The IMF on Tuesday said that unprecedented public spending to fight the COVID-19 pandemic, primarily by the US, would push global economic growth to 6 percent this year, a rate unseen since the 1970s.
The IMF raised its growth forecast for this year from 5.5 percent less than three months ago, reflecting a rapidly brightening outlook for the US economy, which the fund now sees growing by 6.4 percent this year — the fastest since the early 1980s.
The US forecast was raised by 1.3 percentage points from the IMF’s 5.1 percent projection in late January and nearly double the rate it estimated in October last year.
The improvement was largely due to increased fiscal support, including a new US$1.9 trillion US aid package, accelerated vaccinations and continued adaptation of economic activity to overcome pandemic restrictions, IMF chief economist Gita Gopinath said.
“Even with high uncertainty about the path of this pandemic, a way out of this health economic crisis is increasingly visible,” Gopinath told a news conference.
However, she warned that the pandemic was still far from defeated and COVID-19 cases were still rising in many countries.
“Recoveries are diverging dangerously across and within countries, as economies with slower vaccine rollout, more limited policy support and more reliance on tourism do less well,” Gopinath said.
The latest World Economic Outlook, released at the start of the IMF’s and World Bank’s spring meetings, showed that emerging market economies lagged well behind their developed peers, rising just 0.4 percentage point — half of the advanced economy markup — to 6.7 percent from the view in January.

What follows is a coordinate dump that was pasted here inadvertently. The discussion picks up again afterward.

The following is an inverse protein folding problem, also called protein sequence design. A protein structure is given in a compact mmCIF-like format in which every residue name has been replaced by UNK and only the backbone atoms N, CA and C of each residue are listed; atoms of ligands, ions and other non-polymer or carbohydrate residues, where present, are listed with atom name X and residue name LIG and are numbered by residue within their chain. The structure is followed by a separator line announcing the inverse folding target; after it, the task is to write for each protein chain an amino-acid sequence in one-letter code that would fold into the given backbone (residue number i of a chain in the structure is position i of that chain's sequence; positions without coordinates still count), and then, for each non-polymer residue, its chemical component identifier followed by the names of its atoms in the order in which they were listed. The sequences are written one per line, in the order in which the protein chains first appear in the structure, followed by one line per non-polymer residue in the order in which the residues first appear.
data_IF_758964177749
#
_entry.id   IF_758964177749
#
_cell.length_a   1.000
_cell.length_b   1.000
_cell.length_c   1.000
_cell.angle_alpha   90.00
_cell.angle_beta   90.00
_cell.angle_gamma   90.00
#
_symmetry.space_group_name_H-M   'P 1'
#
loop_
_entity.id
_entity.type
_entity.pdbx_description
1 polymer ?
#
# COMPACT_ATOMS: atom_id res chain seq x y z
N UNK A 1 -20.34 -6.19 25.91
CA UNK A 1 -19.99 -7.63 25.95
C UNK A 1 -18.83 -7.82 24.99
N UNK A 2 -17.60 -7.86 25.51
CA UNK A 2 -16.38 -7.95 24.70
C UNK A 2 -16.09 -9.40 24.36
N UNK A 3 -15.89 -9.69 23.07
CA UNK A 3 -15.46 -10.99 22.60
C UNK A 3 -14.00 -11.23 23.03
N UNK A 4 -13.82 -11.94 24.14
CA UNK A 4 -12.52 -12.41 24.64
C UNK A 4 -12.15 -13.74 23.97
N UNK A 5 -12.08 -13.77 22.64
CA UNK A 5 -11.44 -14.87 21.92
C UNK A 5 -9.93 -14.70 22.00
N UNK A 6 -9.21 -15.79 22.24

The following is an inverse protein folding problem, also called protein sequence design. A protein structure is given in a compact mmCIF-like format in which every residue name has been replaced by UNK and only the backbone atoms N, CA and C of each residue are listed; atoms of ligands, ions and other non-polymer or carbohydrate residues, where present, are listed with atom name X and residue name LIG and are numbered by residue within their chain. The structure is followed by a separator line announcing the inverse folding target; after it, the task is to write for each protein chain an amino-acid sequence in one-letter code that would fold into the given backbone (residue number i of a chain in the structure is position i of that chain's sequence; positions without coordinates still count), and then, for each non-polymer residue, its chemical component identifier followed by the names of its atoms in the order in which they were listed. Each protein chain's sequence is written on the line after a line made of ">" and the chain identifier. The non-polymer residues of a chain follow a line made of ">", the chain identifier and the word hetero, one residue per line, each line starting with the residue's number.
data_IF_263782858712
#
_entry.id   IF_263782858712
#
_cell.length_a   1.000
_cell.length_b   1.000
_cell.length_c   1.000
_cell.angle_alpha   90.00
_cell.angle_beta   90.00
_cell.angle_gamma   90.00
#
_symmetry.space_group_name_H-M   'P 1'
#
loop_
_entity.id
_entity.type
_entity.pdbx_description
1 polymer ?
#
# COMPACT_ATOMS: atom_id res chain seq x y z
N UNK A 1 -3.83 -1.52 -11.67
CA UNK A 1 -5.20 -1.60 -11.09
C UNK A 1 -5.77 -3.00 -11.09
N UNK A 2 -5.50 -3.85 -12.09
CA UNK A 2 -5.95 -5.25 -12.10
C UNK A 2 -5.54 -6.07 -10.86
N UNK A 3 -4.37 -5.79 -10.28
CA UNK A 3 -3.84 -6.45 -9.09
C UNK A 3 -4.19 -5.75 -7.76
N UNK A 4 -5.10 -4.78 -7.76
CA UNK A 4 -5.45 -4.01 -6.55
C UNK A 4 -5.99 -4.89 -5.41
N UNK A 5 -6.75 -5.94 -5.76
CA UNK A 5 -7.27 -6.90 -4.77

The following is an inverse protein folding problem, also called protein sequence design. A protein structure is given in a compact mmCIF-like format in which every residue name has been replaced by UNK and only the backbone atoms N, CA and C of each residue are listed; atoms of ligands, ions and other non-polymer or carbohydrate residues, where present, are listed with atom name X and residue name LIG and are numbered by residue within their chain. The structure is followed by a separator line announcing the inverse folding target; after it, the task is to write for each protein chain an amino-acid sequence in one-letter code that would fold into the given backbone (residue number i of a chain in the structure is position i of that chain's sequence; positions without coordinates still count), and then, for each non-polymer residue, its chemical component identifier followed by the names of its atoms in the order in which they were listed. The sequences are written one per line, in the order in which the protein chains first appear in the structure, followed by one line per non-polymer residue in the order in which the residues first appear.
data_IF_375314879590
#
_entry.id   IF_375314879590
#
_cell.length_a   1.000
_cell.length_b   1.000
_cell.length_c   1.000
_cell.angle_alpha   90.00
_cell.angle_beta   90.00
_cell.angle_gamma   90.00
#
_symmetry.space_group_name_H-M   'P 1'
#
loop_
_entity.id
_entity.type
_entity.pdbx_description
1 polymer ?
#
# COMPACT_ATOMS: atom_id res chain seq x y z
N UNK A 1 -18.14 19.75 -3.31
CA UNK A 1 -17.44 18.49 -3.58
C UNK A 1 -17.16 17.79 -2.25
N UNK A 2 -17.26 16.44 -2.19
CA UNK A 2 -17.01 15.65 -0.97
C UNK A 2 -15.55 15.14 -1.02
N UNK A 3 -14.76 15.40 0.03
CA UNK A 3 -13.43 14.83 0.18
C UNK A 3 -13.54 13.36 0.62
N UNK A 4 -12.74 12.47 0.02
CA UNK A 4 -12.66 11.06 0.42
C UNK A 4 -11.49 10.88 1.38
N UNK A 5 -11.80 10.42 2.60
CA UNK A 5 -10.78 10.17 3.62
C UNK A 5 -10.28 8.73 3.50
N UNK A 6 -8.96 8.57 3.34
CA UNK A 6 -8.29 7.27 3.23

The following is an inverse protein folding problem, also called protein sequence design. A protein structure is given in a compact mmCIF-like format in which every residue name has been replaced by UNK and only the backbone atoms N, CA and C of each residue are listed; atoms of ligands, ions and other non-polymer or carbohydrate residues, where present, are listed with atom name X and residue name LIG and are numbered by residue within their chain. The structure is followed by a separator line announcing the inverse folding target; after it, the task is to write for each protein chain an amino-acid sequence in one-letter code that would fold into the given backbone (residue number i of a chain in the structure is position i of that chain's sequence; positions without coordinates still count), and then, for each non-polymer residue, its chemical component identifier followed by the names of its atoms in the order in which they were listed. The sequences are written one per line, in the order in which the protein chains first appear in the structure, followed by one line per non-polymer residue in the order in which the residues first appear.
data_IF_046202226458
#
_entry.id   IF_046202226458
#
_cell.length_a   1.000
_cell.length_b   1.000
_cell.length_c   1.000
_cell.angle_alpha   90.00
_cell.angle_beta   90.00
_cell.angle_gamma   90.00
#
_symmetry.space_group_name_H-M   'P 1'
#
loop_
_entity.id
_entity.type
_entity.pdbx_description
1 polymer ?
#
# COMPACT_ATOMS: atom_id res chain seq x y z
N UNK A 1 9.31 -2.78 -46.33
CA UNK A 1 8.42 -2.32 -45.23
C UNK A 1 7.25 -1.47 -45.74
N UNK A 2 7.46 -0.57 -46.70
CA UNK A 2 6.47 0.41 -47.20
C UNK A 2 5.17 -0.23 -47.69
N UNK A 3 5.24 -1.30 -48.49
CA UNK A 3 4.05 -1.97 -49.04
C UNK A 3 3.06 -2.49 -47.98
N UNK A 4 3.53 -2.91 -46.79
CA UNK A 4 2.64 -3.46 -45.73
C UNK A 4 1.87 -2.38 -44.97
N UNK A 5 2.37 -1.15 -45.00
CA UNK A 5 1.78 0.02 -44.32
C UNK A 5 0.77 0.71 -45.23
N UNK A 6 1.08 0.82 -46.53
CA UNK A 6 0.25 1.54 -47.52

The fund said that the world economy contracted 3.3 percent last year, a modest upgrade from an estimated contraction of 3.5 percent in its January update.
The outlooks for other advanced economy heavyweights, such as Germany, France and Japan, hardly improved at all since January.
Nonetheless, with the heft of the US outlook improvement as the main driver, the IMF marked up its advanced economy growth estimate to 5.1 percent from 4.3 percent.
The US economy this year would join China in regaining a level of GDP that exceeds where it stood before the pandemic struck just more than a year ago, the IMF said.
China recaptured all of its lost growth by the end of last year.
China’s growth forecast for this year was raised by 0.3 percentage point to 8.4 percent, an increase that Gopinath said largely reflected external demand for Chinese exports, driven largely by the US stimulus spending.
However, she said that consumer spending in China was still lagging, and growth was primarily being driven by public investments.
The IMF emphasized the high degree of uncertainty surrounding the outlook, and that improvements could easily be tripped up by any of several factors, with success against the pandemic topping the list.
“Greater progress with vaccinations can uplift the forecast, while new virus variants that evade vaccines can lead to a sharp downgrade,” it said.
Another big risk centers around the persistence of accommodative policies, from the US in particular.
Long-term interest rates around the world have risen sharply since January, as market participants revise their expectations for how soon the US Federal Reserve begins to normalize its policy stance.
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